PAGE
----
Most viruses that infect humans can affect both adults and children and are discussed elsewhere in THE MANUAL. Viruses with specific effects on neonates are discussed in Infections in Neonates. This chapter covers viral infections that are typically acquired during childhood (although many may also affect adults).
Roseola infantum is the most well-described illness to result from human herpesvirus-6 (HHV-6); 2 distinct HHV-6 species, A and B, exist with most if not all clinical disease linked to HHV-6B infection. HHV-6B may also cause central nervous system (CNS) disease in immunocompromised patients (eg, hematopoietic stem cell transplant recipients). Roseola infantum occurs most often in the spring and fall. Minor local epidemics have been reported.
The incubation period is about 5 to 15 days. Fever of 39.5 to 40.5° C begins abruptly and persists 3 to 5 days without any localizing symptoms or signs. Despite the high fever, the child is usually alert and active, although febrile seizures may occur. Cervical and posterior auricular lymphadenopathy often develops. Encephalitis or hepatitis occurs rarely.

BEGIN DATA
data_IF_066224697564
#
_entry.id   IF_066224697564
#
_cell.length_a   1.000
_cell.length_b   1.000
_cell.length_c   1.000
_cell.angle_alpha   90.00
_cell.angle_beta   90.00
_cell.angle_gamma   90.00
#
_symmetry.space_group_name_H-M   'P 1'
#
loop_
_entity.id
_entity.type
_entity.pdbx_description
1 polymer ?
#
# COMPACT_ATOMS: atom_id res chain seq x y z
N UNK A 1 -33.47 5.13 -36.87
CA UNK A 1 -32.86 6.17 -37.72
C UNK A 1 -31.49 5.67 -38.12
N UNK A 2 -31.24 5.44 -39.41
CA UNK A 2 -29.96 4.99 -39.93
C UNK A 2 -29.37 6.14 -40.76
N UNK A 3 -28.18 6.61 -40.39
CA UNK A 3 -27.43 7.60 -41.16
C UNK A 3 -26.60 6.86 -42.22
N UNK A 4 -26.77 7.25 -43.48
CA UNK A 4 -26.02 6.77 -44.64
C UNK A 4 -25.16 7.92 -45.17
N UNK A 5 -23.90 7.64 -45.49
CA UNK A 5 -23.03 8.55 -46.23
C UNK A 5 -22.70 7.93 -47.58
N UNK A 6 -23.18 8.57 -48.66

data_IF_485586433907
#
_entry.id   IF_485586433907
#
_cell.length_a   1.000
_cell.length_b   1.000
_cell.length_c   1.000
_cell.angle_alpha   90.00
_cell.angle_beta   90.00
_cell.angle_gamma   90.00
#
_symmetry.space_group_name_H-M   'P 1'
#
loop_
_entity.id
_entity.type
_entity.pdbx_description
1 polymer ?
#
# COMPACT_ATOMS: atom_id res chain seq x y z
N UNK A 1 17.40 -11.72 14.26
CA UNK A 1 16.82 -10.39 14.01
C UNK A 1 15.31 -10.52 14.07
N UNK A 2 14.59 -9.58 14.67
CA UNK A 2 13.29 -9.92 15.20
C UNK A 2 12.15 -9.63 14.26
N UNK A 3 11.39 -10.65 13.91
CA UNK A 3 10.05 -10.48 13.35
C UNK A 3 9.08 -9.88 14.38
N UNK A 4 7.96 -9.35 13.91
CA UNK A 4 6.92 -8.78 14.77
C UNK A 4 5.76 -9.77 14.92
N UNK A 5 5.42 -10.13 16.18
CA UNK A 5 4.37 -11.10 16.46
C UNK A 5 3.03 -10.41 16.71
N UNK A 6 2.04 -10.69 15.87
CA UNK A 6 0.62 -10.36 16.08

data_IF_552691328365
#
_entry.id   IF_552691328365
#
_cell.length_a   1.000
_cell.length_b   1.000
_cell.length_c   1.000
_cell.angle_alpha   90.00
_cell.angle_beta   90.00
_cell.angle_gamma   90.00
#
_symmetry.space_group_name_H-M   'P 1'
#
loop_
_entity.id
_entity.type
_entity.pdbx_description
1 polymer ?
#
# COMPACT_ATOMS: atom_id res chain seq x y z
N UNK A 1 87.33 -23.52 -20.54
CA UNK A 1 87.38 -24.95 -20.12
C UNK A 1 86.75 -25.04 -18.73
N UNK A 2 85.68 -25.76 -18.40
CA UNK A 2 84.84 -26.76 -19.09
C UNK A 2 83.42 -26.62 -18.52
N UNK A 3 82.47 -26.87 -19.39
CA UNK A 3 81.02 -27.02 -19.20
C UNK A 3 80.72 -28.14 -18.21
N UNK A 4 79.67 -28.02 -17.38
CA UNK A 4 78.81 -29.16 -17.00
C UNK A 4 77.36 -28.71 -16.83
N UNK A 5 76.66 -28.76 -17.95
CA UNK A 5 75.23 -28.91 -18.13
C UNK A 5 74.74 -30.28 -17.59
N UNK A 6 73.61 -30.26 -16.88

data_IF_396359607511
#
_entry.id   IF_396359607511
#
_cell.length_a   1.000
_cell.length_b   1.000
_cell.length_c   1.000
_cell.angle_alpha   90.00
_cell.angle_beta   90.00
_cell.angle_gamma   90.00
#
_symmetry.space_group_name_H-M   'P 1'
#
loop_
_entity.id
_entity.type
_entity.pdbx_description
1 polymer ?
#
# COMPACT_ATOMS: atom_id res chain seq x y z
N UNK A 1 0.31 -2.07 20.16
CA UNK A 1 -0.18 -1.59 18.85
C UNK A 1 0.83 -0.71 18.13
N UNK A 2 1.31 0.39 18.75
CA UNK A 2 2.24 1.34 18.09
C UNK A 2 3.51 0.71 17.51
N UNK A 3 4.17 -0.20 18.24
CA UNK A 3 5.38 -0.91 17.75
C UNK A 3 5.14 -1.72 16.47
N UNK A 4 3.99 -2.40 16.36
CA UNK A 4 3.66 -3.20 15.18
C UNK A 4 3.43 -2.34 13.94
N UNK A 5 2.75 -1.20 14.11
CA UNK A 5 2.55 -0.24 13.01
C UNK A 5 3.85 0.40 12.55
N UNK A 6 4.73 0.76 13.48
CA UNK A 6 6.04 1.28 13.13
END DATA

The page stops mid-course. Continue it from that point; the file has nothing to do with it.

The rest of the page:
The fever usually falls rapidly on the 4th day, and when the fall occurs, a macular or maculopapular exanthem usually appears prominently on the chest and abdomen and, to a lesser extent, on the face and extremities; it lasts for a few hours to 2 days and may be unnoticed in mild cases. In 70% of HHV-6 infections, the classic exanthem does not occur.
It may be suspected when a child aged 6 months to 3 years develops typical symptoms and signs. Testing is rarely needed, but diagnosis of roseola infantum can be confirmed by culture or serologic tests.
Molecular assays (eg, quantitative polymerase chain reaction) are available but are more commonly used to detect viral reactivation.